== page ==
Shocking News.

Really, so why did they call me?

Again, in a soft kind voice that implies I am a very slow learner, and that she is telling me the most obvious of facts, my sister explains that maybe friends call just because they want to vent. Only to vent.

To tell me that their husband, the jerk, made a nasty remark – again. Or their “challenge child” may drop out of school – again. Or that her boss told her to work on a project that was cancelled but forgot to tell her about the cancellation part, so she spent 20 hours on it –  again.

Having to press 2 for a call that will simply be a vent would help me prepare to hold my tongue, to be a better listener, to not take it personally if my friends simply want to vent and not get advice.

Some people are actually good at listening. You may know them as “therapists”. They get paid to listen. The idea is that they listen so well that you will actually come to your own conclusions, sort of a self-advice system. For instance, a good therapist will listen to you talk for 10 minutes about the fight you had with your husband (who may or may not be a jerk) and then say something really insightful like – “And how did that make you feel? or “what do you think you should say when that happens the next time?”

Of course if you understood how that made you feel or if you knew what to say the next time, you wouldn’t be seeing a therapist, now would you?

(note: I have been seeing the same therapist for a few years, going in for monthly tune-ups and she is both a good listener and advice giver so I hereby exempt her from this over-generalization.)

But our friends don’t call us because we are therapists. Friends call because they want us to listen, it is expected of us, the part of the relationship like the old kids’ toy – the paddle ball where the paddle and the ball take turns – one stretches out while the other coils in. The push and pull of friendships.

Since it looks like I am, as always, ahead of my time as to my brilliant idea of a “press the button” friendship phone call system, I plan to take my sister’s advice. Learn to listen better, Nancy! You can do this. My friends will no doubt appreciate having fewer interruptions and not hearing my always very well intended and sometimes (I think rather helpful) advice.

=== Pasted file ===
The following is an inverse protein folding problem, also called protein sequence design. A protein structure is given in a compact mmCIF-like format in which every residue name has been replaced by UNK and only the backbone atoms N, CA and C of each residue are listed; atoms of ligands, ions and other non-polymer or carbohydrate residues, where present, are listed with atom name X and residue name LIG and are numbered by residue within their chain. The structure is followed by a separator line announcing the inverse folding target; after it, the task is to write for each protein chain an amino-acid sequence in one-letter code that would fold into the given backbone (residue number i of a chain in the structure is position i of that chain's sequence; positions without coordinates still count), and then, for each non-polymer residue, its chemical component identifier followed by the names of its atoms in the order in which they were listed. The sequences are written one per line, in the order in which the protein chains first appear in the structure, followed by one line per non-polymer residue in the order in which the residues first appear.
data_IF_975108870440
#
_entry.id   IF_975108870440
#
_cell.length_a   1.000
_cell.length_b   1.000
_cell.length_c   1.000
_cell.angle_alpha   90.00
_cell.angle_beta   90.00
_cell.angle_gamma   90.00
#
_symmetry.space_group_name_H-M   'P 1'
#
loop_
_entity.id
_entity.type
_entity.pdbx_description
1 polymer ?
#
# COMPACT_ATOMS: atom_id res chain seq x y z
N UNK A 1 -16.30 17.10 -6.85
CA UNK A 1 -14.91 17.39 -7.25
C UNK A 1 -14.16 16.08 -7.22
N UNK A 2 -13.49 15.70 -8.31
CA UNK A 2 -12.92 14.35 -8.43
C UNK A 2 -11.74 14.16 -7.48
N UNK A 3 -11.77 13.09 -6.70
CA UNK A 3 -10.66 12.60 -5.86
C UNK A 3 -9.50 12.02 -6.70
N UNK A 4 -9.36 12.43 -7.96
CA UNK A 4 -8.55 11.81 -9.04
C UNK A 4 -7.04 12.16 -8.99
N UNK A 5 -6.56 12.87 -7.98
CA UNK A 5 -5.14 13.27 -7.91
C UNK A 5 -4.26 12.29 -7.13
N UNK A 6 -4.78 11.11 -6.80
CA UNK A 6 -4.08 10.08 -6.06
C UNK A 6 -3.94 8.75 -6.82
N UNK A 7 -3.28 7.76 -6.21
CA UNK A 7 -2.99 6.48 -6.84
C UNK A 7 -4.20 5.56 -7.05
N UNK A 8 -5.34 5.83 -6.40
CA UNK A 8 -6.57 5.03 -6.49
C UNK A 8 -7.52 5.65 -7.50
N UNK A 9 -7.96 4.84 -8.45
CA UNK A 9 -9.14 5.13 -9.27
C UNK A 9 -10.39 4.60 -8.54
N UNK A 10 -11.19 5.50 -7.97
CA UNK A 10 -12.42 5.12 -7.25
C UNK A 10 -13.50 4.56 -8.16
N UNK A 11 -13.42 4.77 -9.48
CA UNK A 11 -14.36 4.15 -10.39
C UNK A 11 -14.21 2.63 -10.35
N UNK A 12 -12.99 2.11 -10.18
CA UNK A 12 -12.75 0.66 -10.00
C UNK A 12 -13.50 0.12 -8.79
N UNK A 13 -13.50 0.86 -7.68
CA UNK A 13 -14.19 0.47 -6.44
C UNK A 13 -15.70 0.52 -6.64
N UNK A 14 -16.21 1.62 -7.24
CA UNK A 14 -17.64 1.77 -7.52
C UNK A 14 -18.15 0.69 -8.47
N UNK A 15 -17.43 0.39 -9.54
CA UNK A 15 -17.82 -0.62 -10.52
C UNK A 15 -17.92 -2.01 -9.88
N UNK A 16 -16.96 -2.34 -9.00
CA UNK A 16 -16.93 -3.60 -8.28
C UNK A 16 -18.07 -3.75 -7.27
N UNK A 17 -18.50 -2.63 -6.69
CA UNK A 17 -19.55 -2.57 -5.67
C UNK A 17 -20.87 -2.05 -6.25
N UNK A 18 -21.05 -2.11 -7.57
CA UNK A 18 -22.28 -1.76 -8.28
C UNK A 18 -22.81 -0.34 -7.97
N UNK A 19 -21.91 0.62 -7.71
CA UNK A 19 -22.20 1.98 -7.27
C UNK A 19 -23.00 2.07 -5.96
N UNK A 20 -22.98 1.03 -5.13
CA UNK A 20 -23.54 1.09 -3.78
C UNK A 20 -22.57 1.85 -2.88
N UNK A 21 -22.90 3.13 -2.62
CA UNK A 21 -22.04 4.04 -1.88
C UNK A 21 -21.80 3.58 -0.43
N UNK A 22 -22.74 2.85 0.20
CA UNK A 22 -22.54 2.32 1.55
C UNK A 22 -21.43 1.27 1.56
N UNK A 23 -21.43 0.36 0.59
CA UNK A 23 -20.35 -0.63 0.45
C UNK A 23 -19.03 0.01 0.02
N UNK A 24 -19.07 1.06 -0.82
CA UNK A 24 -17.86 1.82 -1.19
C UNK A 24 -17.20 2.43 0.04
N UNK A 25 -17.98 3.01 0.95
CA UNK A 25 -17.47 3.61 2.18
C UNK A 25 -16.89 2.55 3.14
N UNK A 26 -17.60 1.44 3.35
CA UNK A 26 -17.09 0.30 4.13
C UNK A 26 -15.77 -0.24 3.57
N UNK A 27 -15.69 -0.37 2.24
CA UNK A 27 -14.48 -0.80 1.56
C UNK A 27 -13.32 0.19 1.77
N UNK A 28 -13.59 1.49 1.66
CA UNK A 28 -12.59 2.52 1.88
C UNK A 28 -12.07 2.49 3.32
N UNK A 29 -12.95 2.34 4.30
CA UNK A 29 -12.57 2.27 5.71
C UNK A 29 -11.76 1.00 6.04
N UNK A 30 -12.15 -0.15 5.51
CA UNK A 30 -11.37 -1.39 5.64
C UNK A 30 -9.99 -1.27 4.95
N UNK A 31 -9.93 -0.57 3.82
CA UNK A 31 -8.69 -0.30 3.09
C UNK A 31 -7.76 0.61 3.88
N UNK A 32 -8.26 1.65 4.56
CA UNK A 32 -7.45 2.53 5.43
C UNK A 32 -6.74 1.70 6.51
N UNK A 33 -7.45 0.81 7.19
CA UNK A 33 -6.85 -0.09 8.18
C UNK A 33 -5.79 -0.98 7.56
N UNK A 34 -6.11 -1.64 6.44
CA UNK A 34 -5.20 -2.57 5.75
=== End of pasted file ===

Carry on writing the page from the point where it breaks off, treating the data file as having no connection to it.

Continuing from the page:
So next time you call me, no need to press any buttons. Of course if you tell me upfront, “Hi, I just need to vent…”, the old-fashioned pre-button system, I will get prepared to fully listen to you, I promise.



Filed under Communications, Female Friends, Lawyers, Relationships, Women

Of Coffee, Ice Cream and Soccer Shoes


My friend Liz and I are in that sweet spot between Menopause (been there, done that) and Medicare (not there, not needing that).

She called me the other day and said, “I have two things to ask you.”

“O.K., what’s up?”

Did I want to see a new movie she thought we would both like?  That led to a discussion about possible restaurants to go to after the movie (if we could stay awake that long.) Which led us to talking about why she eats so much healthier than I do.  (I like kale, I do, but really, 3x a week?). After several more stray conversational tangents, I asked her,

“What was the second thing you wanted to ask me?”

She replied, “I forgot.”

“Fine, no problem. Call me back if you remember.” I said.

Maybe she will remember, maybe she won’t.  This happens to me often too. I like to think that we have all the time in the world to try to recall what that second question was, to get together with friends, to make plans. But will we have the time?